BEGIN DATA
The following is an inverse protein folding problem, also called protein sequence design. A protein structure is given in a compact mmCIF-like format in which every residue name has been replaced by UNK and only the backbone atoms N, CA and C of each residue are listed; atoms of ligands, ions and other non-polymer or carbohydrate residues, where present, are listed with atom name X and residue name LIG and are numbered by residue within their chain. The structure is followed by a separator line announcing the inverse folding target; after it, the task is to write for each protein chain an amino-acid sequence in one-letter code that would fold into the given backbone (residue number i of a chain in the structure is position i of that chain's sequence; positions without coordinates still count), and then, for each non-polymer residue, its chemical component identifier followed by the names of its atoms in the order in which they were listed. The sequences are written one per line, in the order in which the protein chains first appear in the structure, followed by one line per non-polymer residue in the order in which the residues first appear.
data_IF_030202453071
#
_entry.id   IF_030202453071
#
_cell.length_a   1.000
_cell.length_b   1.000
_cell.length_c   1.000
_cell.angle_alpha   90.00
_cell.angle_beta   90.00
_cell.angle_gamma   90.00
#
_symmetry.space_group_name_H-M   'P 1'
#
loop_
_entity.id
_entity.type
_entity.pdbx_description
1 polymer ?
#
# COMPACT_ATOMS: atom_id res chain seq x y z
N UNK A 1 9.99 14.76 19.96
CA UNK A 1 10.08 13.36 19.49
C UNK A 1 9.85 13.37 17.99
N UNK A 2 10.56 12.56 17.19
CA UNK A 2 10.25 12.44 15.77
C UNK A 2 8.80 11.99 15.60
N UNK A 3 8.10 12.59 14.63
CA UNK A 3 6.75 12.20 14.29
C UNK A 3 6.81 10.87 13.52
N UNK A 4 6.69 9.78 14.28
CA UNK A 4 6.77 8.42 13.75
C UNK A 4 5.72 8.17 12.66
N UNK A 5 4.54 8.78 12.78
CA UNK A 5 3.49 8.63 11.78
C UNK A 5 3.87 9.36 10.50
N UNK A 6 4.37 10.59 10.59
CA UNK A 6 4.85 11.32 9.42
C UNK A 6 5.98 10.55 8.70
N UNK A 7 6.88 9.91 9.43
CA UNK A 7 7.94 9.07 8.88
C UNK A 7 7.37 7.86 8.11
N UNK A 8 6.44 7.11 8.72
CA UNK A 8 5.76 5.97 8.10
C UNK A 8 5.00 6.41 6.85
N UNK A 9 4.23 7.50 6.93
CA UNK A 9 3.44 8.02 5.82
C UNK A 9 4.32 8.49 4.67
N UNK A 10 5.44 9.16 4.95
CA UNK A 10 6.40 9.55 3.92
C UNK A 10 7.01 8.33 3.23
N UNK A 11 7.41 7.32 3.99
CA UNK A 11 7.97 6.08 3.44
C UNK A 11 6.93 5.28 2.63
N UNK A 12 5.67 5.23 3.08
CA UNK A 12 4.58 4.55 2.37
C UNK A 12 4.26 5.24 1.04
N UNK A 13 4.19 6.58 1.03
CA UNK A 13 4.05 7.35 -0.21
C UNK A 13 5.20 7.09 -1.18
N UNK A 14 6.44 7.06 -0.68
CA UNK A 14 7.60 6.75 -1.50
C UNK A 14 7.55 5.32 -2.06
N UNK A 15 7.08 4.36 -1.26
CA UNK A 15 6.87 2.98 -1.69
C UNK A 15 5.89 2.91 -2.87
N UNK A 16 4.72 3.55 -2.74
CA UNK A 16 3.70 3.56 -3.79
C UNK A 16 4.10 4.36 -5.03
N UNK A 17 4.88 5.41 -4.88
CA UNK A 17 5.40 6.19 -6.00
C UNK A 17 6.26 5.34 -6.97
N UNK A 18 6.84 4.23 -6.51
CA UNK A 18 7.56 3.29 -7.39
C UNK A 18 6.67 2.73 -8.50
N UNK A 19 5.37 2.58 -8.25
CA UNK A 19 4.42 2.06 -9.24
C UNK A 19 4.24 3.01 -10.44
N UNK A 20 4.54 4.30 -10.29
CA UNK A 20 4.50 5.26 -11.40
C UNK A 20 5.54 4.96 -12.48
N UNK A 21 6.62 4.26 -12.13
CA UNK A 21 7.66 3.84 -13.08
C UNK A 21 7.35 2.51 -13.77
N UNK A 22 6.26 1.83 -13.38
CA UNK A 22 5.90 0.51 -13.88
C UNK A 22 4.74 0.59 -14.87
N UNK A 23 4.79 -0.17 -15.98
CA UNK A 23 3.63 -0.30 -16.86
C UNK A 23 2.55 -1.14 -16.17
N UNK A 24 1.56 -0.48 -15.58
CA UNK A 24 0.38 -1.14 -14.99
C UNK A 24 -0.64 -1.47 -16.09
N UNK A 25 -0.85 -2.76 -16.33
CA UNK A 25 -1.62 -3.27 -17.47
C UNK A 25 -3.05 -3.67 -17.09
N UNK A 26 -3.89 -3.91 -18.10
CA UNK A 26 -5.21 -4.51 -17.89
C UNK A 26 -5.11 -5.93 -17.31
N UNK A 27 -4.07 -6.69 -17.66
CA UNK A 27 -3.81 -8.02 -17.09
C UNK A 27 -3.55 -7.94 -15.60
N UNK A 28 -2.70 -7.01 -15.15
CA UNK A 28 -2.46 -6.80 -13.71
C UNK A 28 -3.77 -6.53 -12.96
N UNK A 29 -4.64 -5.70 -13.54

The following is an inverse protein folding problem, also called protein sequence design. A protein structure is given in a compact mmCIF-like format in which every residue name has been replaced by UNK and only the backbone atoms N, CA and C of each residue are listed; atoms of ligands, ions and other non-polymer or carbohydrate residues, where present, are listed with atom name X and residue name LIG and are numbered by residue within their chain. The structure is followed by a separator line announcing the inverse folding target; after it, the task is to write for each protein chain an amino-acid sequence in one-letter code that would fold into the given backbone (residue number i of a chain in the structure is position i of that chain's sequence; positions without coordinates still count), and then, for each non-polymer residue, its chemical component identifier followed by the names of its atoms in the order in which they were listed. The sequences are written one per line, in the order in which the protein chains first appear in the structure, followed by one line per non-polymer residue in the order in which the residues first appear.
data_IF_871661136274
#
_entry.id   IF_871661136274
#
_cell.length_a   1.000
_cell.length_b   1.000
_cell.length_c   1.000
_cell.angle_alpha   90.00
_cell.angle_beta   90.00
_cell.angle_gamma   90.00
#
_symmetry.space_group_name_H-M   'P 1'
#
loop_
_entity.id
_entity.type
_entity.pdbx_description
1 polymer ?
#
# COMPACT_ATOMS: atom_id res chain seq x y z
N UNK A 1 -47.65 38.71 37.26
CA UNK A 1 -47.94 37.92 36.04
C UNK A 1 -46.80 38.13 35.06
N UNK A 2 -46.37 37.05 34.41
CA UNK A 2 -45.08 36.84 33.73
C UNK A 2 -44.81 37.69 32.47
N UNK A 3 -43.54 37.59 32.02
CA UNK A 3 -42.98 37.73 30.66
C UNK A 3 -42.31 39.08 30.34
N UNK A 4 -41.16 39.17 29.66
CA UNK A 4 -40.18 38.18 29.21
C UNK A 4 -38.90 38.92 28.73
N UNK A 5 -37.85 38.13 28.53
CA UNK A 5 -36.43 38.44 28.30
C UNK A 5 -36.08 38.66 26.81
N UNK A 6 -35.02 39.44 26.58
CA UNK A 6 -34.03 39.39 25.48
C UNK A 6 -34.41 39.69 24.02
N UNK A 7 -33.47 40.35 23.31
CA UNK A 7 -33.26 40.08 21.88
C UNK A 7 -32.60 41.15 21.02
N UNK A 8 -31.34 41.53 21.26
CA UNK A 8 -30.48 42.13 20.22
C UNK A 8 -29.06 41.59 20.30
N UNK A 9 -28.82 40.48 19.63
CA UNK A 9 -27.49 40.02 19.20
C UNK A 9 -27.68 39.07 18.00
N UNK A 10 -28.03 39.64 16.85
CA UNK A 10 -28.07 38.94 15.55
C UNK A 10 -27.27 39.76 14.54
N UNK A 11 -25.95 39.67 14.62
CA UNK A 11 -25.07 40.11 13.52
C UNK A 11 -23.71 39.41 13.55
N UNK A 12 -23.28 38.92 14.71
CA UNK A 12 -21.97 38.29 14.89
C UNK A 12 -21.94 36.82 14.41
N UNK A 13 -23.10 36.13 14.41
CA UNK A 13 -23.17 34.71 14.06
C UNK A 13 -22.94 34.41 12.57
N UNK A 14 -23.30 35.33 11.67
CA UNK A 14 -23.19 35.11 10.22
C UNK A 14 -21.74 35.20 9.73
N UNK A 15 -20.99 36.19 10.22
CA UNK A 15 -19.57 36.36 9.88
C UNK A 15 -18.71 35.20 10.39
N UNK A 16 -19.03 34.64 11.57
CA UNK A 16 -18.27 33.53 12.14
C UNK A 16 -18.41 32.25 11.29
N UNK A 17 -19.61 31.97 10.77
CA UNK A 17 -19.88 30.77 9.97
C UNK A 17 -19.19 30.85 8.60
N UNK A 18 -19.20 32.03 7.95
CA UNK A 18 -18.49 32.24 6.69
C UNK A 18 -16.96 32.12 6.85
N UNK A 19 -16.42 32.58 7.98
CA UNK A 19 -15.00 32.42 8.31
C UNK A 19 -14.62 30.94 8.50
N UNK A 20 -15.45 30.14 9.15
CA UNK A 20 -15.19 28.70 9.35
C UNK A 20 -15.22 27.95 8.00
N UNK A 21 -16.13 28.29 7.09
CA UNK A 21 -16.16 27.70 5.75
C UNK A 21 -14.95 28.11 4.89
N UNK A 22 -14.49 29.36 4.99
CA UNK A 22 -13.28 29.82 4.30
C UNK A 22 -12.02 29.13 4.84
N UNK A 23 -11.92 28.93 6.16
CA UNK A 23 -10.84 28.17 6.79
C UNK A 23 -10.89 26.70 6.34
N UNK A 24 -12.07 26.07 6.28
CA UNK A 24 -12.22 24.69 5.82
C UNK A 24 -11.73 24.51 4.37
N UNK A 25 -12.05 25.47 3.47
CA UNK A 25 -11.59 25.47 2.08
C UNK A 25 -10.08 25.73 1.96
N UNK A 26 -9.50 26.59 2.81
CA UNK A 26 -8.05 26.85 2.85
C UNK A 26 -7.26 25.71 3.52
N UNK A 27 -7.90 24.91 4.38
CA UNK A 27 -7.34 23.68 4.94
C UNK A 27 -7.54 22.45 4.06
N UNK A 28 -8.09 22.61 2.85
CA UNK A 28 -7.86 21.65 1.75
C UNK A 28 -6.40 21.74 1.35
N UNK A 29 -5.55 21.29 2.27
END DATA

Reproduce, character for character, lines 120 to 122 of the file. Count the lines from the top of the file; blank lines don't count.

#
loop_
_entity.id